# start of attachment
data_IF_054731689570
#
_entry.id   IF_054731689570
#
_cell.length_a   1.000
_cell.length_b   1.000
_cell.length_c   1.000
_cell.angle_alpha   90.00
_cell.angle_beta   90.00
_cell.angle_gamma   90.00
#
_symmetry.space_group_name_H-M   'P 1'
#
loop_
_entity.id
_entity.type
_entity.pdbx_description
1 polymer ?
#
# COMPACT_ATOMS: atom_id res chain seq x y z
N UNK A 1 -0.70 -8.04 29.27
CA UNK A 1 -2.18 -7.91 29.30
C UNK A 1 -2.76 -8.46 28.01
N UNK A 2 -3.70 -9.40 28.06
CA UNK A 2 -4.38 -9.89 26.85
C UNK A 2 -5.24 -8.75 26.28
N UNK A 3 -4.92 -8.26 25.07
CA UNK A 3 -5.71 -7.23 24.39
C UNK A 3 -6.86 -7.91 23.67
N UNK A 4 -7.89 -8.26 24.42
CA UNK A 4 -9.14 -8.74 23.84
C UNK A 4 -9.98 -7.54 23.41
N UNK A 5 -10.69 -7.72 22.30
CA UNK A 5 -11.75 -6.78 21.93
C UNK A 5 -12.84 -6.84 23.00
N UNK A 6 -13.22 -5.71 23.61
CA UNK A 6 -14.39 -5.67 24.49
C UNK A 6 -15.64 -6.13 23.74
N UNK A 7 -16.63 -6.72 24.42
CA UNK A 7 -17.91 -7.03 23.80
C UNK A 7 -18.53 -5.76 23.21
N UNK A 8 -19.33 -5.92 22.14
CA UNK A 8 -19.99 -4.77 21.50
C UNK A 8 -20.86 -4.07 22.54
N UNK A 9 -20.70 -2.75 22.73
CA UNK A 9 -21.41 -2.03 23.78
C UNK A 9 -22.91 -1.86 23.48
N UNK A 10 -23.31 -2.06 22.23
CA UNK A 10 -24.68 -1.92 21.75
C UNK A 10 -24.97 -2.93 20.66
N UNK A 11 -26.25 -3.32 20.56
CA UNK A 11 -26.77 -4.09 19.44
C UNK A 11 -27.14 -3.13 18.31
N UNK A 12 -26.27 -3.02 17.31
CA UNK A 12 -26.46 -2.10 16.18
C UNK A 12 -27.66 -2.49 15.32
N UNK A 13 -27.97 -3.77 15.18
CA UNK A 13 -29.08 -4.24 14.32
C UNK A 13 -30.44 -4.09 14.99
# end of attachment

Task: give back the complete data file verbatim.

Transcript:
data_IF_054731689570
#
_entry.id   IF_054731689570
#
_cell.length_a   1.000
_cell.length_b   1.000
_cell.length_c   1.000
_cell.angle_alpha   90.00
_cell.angle_beta   90.00
_cell.angle_gamma   90.00
#
_symmetry.space_group_name_H-M   'P 1'
#
loop_
_entity.id
_entity.type
_entity.pdbx_description
1 polymer ?
#
# COMPACT_ATOMS: atom_id res chain seq x y z
N UNK A 1 -0.70 -8.04 29.27
CA UNK A 1 -2.18 -7.91 29.30
C UNK A 1 -2.76 -8.46 28.01
N UNK A 2 -3.70 -9.40 28.06
CA UNK A 2 -4.38 -9.89 26.85
C UNK A 2 -5.24 -8.75 26.28
N UNK A 3 -4.92 -8.26 25.07
CA UNK A 3 -5.71 -7.23 24.39
C UNK A 3 -6.86 -7.91 23.67
N UNK A 4 -7.89 -8.26 24.42
CA UNK A 4 -9.14 -8.74 23.84
C UNK A 4 -9.98 -7.54 23.41
N UNK A 5 -10.69 -7.72 22.30
CA UNK A 5 -11.75 -6.78 21.93
C UNK A 5 -12.84 -6.84 23.00
N UNK A 6 -13.22 -5.71 23.61
CA UNK A 6 -14.39 -5.67 24.49
C UNK A 6 -15.64 -6.13 23.74
N UNK A 7 -16.63 -6.72 24.42
CA UNK A 7 -17.91 -7.03 23.80
C UNK A 7 -18.53 -5.76 23.21
N UNK A 8 -19.33 -5.92 22.14
CA UNK A 8 -19.99 -4.77 21.50
C UNK A 8 -20.86 -4.07 22.54
N UNK A 9 -20.70 -2.75 22.73
CA UNK A 9 -21.41 -2.03 23.78
C UNK A 9 -22.91 -1.86 23.48
N UNK A 10 -23.31 -2.06 22.23
CA UNK A 10 -24.68 -1.92 21.75
C UNK A 10 -24.97 -2.93 20.66
N UNK A 11 -26.25 -3.32 20.56
CA UNK A 11 -26.77 -4.09 19.44
C UNK A 11 -27.14 -3.13 18.31
N UNK A 12 -26.27 -3.02 17.31
CA UNK A 12 -26.46 -2.10 16.18
C UNK A 12 -27.66 -2.49 15.32
N UNK A 13 -27.97 -3.77 15.18
CA UNK A 13 -29.08 -4.24 14.32
C UNK A 13 -30.44 -4.09 14.99